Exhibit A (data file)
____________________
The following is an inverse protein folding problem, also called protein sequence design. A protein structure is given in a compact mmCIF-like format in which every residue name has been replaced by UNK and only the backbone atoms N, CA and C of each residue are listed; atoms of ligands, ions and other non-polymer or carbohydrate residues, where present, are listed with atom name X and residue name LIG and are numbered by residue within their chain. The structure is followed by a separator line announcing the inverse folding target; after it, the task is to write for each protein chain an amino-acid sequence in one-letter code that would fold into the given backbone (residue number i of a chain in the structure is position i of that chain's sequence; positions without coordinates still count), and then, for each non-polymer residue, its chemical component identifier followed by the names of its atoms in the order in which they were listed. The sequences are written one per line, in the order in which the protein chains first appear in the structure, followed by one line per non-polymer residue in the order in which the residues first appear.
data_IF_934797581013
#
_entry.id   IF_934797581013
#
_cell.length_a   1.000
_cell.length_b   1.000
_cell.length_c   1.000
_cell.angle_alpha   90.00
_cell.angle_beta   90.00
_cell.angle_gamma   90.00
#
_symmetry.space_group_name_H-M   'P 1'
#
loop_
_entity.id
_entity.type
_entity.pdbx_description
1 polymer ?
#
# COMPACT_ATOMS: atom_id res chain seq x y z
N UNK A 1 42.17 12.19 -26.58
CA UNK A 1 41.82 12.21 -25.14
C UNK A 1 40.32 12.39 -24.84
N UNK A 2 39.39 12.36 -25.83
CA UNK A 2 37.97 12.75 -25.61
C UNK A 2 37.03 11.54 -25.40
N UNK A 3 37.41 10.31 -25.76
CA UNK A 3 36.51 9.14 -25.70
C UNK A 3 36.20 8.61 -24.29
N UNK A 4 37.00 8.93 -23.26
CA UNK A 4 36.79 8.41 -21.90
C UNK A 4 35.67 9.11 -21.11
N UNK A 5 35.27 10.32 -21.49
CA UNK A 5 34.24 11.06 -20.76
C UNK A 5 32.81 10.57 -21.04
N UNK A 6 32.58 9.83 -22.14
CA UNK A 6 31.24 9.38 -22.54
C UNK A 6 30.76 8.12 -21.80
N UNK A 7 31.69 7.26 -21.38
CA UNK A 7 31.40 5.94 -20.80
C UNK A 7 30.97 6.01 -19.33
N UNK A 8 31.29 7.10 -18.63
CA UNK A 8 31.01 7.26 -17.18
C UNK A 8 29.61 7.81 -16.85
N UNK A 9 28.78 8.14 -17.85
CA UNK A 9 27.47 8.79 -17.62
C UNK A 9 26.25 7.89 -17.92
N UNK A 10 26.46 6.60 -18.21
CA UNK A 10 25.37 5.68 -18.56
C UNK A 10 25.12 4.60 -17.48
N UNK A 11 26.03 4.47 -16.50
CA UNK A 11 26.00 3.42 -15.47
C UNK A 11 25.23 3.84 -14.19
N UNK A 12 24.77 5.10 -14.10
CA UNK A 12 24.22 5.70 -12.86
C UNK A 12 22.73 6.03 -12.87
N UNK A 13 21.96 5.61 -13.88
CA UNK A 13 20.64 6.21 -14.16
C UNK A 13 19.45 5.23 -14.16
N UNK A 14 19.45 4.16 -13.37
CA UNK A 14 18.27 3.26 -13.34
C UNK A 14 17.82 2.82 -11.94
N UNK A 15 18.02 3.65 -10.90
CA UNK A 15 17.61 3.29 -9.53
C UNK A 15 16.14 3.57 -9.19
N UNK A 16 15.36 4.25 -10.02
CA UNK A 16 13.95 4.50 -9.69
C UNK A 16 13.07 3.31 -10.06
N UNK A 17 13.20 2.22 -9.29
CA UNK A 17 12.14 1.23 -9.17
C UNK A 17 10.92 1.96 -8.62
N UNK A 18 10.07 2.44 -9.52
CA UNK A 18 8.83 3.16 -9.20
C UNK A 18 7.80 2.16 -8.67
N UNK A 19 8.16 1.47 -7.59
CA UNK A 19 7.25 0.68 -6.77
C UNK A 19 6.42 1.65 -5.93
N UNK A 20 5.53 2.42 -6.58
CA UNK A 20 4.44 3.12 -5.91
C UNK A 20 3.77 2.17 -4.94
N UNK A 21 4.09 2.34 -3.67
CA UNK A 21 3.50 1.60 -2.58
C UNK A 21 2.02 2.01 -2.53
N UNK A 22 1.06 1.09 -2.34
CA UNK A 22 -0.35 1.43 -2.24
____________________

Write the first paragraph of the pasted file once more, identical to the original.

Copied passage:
The following is an inverse protein folding problem, also called protein sequence design. A protein structure is given in a compact mmCIF-like format in which every residue name has been replaced by UNK and only the backbone atoms N, CA and C of each residue are listed; atoms of ligands, ions and other non-polymer or carbohydrate residues, where present, are listed with atom name X and residue name LIG and are numbered by residue within their chain. The structure is followed by a separator line announcing the inverse folding target; after it, the task is to write for each protein chain an amino-acid sequence in one-letter code that would fold into the given backbone (residue number i of a chain in the structure is position i of that chain's sequence; positions without coordinates still count), and then, for each non-polymer residue, its chemical component identifier followed by the names of its atoms in the order in which they were listed. The sequences are written one per line, in the order in which the protein chains first appear in the structure, followed by one line per non-polymer residue in the order in which the residues first appear.